Facebook is adding first-party cookies, contributing to the foreseeable death of third-party cookies.
“On October 24, Facebook will begin offering businesses a first-party cookie option with the Facebook pixel. This change is in line with updates made by other online platforms, as use of first-party cookies for ads and site analytics is becoming the preferred approach by some browsers,” Facebook stated in an email sent to advertisers earlier this month.
To generalize, cookies are data files created by website domains that contain anonymized information about website visitors. The main difference between the two types being which domain creates the cookie. The new first-party cookies will be created from the website domain the pixel is hosted on and the website will have full-control over the data and its usage.
The change is in line with moves Google and Microsoft recently made in response to Apple’s Intelligent Tracking Prevention (ITP) system launched last year that took aim at third-party cookies.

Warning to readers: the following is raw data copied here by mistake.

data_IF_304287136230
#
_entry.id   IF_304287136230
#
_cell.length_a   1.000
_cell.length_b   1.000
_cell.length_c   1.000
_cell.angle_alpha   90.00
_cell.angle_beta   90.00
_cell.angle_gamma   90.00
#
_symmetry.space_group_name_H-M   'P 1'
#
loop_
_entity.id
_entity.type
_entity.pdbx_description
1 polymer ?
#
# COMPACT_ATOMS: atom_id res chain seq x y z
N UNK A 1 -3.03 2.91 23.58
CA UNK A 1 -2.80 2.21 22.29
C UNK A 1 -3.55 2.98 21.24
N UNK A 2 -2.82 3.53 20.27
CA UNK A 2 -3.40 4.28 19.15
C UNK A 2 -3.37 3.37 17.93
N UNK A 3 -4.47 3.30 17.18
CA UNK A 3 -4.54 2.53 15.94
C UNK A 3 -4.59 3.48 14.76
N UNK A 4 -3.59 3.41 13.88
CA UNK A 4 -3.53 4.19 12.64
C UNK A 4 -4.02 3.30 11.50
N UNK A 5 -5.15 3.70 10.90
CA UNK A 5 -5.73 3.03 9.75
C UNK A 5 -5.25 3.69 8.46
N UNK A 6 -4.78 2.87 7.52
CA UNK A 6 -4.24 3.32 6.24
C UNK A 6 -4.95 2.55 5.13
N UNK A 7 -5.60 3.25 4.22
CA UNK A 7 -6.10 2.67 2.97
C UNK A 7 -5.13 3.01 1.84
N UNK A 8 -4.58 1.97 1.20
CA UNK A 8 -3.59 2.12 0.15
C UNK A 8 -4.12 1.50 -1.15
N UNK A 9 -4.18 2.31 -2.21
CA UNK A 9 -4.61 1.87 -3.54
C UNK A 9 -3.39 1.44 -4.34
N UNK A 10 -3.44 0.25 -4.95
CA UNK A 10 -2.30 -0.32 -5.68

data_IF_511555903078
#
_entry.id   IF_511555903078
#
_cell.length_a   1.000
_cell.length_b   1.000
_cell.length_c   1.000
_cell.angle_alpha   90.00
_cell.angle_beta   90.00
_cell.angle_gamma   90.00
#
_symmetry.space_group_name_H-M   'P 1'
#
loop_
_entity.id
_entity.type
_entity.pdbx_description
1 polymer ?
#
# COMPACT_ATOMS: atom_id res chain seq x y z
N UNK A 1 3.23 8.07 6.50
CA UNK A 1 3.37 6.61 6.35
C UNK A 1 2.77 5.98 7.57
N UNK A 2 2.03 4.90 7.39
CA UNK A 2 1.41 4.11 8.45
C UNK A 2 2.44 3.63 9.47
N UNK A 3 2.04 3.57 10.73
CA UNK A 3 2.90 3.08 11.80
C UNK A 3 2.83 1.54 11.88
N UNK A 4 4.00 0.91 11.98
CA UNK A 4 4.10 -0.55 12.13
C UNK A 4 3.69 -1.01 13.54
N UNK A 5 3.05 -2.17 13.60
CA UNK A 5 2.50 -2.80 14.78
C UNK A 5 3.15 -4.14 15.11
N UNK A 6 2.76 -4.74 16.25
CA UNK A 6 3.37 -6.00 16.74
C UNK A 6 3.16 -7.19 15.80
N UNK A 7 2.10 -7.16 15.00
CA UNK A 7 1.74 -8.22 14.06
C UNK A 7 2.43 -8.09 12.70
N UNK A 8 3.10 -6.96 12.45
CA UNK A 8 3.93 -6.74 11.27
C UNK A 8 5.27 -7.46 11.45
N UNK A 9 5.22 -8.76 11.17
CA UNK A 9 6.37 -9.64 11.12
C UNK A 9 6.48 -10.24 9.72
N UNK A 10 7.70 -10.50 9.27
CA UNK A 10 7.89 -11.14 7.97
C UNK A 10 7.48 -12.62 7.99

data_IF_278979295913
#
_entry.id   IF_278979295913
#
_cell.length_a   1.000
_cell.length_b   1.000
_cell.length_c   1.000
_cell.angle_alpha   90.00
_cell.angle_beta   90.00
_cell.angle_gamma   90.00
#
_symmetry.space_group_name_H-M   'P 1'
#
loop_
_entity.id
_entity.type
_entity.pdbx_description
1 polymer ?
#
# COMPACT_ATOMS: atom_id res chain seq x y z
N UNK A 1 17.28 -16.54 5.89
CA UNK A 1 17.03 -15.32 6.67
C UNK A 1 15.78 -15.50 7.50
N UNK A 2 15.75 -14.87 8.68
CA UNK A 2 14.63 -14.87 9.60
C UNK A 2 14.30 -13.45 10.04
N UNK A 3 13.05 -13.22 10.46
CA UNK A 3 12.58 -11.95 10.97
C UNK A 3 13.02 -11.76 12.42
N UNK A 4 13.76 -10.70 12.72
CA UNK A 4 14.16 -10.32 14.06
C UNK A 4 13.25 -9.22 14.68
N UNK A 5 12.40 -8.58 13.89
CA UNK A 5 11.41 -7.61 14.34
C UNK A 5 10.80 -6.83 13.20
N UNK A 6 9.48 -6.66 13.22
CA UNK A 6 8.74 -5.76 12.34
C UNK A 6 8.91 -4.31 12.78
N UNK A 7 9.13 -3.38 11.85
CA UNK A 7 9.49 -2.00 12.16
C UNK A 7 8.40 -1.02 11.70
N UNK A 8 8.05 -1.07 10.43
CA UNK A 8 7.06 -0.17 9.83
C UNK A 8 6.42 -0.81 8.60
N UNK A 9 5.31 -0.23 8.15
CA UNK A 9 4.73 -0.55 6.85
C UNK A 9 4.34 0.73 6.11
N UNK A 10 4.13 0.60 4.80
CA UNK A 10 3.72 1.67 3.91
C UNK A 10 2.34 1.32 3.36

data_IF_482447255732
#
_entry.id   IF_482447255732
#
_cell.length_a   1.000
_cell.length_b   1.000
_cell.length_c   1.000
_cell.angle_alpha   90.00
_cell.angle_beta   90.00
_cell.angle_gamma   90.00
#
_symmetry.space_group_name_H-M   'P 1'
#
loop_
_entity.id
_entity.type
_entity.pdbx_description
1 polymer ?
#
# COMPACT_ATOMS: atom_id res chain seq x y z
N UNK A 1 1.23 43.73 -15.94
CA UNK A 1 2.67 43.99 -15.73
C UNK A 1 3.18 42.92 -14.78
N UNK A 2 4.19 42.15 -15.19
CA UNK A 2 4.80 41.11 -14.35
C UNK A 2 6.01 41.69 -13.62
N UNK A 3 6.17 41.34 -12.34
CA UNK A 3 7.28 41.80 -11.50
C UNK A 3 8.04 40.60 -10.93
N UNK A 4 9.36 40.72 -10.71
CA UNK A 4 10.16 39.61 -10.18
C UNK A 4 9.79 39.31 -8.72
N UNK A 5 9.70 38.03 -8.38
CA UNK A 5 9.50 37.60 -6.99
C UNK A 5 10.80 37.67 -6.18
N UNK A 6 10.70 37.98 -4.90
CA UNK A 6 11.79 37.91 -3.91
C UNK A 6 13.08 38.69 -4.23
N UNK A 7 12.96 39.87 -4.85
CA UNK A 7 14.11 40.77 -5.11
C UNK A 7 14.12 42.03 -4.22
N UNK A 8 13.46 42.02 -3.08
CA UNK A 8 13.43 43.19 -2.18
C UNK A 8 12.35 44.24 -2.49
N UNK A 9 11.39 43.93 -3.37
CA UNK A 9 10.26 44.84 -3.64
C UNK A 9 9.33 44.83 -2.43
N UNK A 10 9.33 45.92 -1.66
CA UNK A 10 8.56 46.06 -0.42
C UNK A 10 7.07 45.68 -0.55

“Businesses have long relied on cookies to serve ads to relevant audiences and understand visits to their sites. Up until now, Facebook has used its pixel — powered by third-party cookies — for website analytics, ad targeting, and ad measurement. This new option will also help advertisers, publishers, and developers continue to get accurate analytics about traffic to their websites,” says Facebook.
Most Facebook advertisers won’t need to do anything with this change except for those in highly regulated industries like medical and financial. When first-party cookies go live on October 24, it will happen automatically for any advertisers currently using the Facebook Pixel and will be selected as the default for any new Facebook Pixels created afterwards. Until then, advertisers can opt-out by going to their “Events Manager” and choose to turn off first-party cookies in their “Pixel and Cookie Settings.”
Third-party cookies, your days are numbered but you had a good run.